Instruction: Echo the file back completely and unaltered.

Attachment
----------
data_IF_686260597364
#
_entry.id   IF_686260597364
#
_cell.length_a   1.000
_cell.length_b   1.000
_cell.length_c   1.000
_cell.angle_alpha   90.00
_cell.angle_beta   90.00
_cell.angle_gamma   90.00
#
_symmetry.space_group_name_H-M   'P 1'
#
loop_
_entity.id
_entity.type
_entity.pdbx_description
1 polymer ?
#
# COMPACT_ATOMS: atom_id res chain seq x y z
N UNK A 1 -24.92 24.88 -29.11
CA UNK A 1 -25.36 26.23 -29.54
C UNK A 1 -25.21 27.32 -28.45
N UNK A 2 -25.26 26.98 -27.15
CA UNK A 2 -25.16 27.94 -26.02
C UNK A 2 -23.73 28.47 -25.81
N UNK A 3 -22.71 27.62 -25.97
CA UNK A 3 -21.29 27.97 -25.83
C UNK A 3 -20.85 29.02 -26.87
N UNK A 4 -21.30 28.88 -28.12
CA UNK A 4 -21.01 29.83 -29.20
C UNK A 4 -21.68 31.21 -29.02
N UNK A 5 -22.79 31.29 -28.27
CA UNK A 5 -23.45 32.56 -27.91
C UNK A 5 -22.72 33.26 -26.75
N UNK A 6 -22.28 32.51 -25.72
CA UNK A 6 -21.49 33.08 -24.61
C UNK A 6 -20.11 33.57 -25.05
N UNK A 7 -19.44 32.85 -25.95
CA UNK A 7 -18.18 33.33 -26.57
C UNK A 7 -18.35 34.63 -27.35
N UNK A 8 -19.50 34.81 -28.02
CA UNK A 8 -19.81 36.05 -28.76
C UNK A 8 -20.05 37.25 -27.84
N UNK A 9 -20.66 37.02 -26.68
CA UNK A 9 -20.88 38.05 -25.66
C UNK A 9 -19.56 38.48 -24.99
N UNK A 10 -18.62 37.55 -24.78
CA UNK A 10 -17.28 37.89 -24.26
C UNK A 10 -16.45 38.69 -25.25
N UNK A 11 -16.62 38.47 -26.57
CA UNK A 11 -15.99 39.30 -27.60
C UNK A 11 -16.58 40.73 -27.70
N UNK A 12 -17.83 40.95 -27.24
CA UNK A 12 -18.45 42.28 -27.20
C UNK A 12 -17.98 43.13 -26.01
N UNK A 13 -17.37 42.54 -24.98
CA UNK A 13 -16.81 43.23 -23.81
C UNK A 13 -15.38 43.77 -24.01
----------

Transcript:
data_IF_686260597364
#
_entry.id   IF_686260597364
#
_cell.length_a   1.000
_cell.length_b   1.000
_cell.length_c   1.000
_cell.angle_alpha   90.00
_cell.angle_beta   90.00
_cell.angle_gamma   90.00
#
_symmetry.space_group_name_H-M   'P 1'
#
loop_
_entity.id
_entity.type
_entity.pdbx_description
1 polymer ?
#
# COMPACT_ATOMS: atom_id res chain seq x y z
N UNK A 1 -24.92 24.88 -29.11
CA UNK A 1 -25.36 26.23 -29.54
C UNK A 1 -25.21 27.32 -28.45
N UNK A 2 -25.26 26.98 -27.15
CA UNK A 2 -25.16 27.94 -26.02
C UNK A 2 -23.73 28.47 -25.81
N UNK A 3 -22.71 27.62 -25.97
CA UNK A 3 -21.29 27.97 -25.83
C UNK A 3 -20.85 29.02 -26.87
N UNK A 4 -21.30 28.88 -28.12
CA UNK A 4 -21.01 29.83 -29.20
C UNK A 4 -21.68 31.21 -29.02
N UNK A 5 -22.79 31.29 -28.27
CA UNK A 5 -23.45 32.56 -27.91
C UNK A 5 -22.72 33.26 -26.75
N UNK A 6 -22.28 32.51 -25.72
CA UNK A 6 -21.49 33.08 -24.61
C UNK A 6 -20.11 33.57 -25.05
N UNK A 7 -19.44 32.85 -25.95
CA UNK A 7 -18.18 33.33 -26.57
C UNK A 7 -18.35 34.63 -27.35
N UNK A 8 -19.50 34.81 -28.02
CA UNK A 8 -19.81 36.05 -28.76
C UNK A 8 -20.05 37.25 -27.84
N UNK A 9 -20.66 37.02 -26.68
CA UNK A 9 -20.88 38.05 -25.66
C UNK A 9 -19.56 38.48 -24.99
N UNK A 10 -18.62 37.55 -24.78
CA UNK A 10 -17.28 37.89 -24.26
C UNK A 10 -16.45 38.69 -25.25
N UNK A 11 -16.62 38.47 -26.57
CA UNK A 11 -15.99 39.30 -27.60
C UNK A 11 -16.58 40.73 -27.70
N UNK A 12 -17.83 40.95 -27.24
CA UNK A 12 -18.45 42.28 -27.20
C UNK A 12 -17.98 43.13 -26.01
N UNK A 13 -17.37 42.54 -24.98
CA UNK A 13 -16.81 43.23 -23.81
C UNK A 13 -15.38 43.77 -24.01